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Child Custody Lawyer – Jefferson City, MO

Child custody in Jefferson City, Missouri is one of the most litigated issues in any divorce because there is rarely anything more important than a parent spending time with his or her child. The idea of spending every day caring and raising a child to now potentially seeing a child a few days a week is emotionally devastating, frustrating and infuriating.

Attorney Scott Hamblin has a reputation for aggressive and thorough representation, and is prepared to fight for custody of your child. Child custody can mean joint physical custody, joint legal custody, sole physical custody, sole legal custody and third-party custody. “Joint physical custody” means the parents have significant, but not necessarily equal, periods of time during which a child resides with each of the parents. “Joint legal custody” means that the parents share the decision-making rights, responsibilities, and authority relating to the health, education and welfare of the child. “Third-party custody” means that neither parent is awarded custody, but that some other person is awarded custody of the child, such as a grandparent.

Working Hard for Mother’s and Father’s Rights

Child custody battles can be an emotionally devastating aspect of divorce. Almost every parent wants to fight for custody of their child. But, there are certain circumstances that may exist that may necessitate litigating a custody battle.

  • Children may have been subject to abuse — emotional, physical and/or sexual abuse. Missouri law prohibits a court from awarding a parent custody of a child if the person has been convicted of certain types of sexual offenses, or prohibits a parent from having custody of a child if the parent lives with someone who has been convicted of certain sexual offenses.
  • In other instances, a court may exercise its discretion in not awarding a parent custody of a child if a parent has been convicted of other sexual-type offenses. Children may have also been victims of physical abuse, which may also prevent a court from allowing a parent to have custody, or at least unsupervised custody. Courts exist to help protect children.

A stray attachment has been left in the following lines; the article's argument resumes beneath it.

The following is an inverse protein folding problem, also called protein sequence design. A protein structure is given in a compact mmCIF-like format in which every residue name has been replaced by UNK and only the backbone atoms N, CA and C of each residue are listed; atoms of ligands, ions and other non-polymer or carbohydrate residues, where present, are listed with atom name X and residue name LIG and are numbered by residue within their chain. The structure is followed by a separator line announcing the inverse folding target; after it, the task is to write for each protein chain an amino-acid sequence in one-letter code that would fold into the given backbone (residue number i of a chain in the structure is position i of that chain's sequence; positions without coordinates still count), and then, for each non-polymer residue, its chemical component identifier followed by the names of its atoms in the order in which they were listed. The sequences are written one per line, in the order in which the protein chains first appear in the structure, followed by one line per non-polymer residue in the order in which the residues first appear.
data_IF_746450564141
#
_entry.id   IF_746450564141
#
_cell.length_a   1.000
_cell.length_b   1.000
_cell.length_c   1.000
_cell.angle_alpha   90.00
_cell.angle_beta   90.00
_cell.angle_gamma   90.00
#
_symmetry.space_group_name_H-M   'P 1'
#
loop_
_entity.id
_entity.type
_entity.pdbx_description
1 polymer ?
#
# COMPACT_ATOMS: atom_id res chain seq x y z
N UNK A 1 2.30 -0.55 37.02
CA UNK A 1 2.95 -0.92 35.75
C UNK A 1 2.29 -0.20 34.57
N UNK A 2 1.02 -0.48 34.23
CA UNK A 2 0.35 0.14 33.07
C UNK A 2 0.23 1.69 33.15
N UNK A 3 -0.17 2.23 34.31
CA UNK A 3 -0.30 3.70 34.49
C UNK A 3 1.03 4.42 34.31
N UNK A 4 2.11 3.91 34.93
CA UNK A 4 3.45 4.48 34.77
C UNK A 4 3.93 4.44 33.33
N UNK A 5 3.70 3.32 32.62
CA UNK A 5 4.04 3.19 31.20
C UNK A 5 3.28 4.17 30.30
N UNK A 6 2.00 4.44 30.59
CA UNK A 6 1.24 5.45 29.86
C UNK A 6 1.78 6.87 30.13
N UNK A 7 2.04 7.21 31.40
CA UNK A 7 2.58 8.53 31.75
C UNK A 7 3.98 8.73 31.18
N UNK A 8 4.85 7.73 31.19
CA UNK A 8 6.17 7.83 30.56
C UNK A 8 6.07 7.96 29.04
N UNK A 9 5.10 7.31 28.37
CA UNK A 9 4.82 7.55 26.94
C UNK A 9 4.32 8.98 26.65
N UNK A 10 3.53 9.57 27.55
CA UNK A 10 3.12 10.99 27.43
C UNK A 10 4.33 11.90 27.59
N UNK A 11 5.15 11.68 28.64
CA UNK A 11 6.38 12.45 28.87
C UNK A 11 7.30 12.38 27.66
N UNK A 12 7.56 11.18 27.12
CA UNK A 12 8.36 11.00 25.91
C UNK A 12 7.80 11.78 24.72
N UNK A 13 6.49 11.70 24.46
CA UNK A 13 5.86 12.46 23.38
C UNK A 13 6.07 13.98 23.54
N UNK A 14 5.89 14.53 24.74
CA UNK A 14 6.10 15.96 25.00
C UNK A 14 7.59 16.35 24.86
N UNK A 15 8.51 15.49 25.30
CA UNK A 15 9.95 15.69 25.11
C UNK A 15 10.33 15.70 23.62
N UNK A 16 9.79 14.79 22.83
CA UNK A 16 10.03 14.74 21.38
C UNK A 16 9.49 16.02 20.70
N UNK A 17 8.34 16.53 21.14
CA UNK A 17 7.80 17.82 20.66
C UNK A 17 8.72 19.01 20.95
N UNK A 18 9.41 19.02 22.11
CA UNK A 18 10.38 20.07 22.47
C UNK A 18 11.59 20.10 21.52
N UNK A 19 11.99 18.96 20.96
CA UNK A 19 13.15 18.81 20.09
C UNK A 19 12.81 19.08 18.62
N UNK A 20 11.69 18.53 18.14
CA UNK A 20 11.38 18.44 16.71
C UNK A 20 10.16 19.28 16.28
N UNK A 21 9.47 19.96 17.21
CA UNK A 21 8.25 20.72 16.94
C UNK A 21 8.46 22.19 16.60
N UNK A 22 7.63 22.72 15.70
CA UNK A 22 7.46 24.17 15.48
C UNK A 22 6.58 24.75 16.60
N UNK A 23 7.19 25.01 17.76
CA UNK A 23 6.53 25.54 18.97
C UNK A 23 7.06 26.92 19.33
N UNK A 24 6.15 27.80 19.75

• Children may have also suffered emotional abuse, which may prevent a court from awarding a parent custody of a child. Emotional abuse, however, is sometimes more difficult to prove that the physical injuries that can accompany physical or sexual abuse.
  • Emotional abuse may stem from neglect, or might be a product of a parent suffering from alcoholism or sexual abuse.

Keeping Your Children’s Best Interests in Mind

Many children in a divorce have never experienced abuse. There are a number of other factors a court will consider in deciding a child custody schedule. The variety of circumstances is numerous. Courts are required to determine child custody in accordance with the best interests of the child; however, “best interests” of the child does not necessarily mean what the parents want or what the child wants, but rather all relevant factors affecting child custody specifically, including:

  1. The wishes of the child’s parents as to child custody;
  2. The needs of the child for a frequent, continuing and meaningful relationship with both parents and the ability and willingness of parents to function as parents;
  3. The interaction of the child with parents, siblings, and any other person who may significantly affect the child’s best interests;
  4. Which parent is more likely to allow the child frequent, continuing and meaningful contact with the other parent;
  5. The child’s adjustment to home, school, and community;
  6. The mental and physical health of all individuals involved;
  7. The intention of either parent to relocate the child; and
  8. The wishes of a child.

The Missouri General Assembly has declared that it is the public policy of this state that frequent, continuing and meaningful contact with both parents after the parents have separated or dissolved their marriage is in the best interest of the child. Consequently, there has been a trend among courts in recent years to award parents joint physical child custody, which has resulted in the parents sharing equal parenting time. Of course, any number of different circumstances may affect a child custody determination, including a parent’s bond with a child, substance abuse, domestic violence, geographic distances, and work schedules. A parent’s infidelity can also affect the outcome of child custody.

Contact a Jefferson City Child Custody Lawyer Today

Contact Scott Hamblin’s law office today by telephone at 573-821-4013. He is a child custody lawyer who will take the time to fully explain how courts determine child custody and will work with you to fight for child custody, explain the law relevant to your case and outline realistic expectations. You can expect a courteous and knowledgeable staff, access to experienced attorneys and fair billing.

Scott Hamblin's legal practice is focused on results.

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satisfied clients

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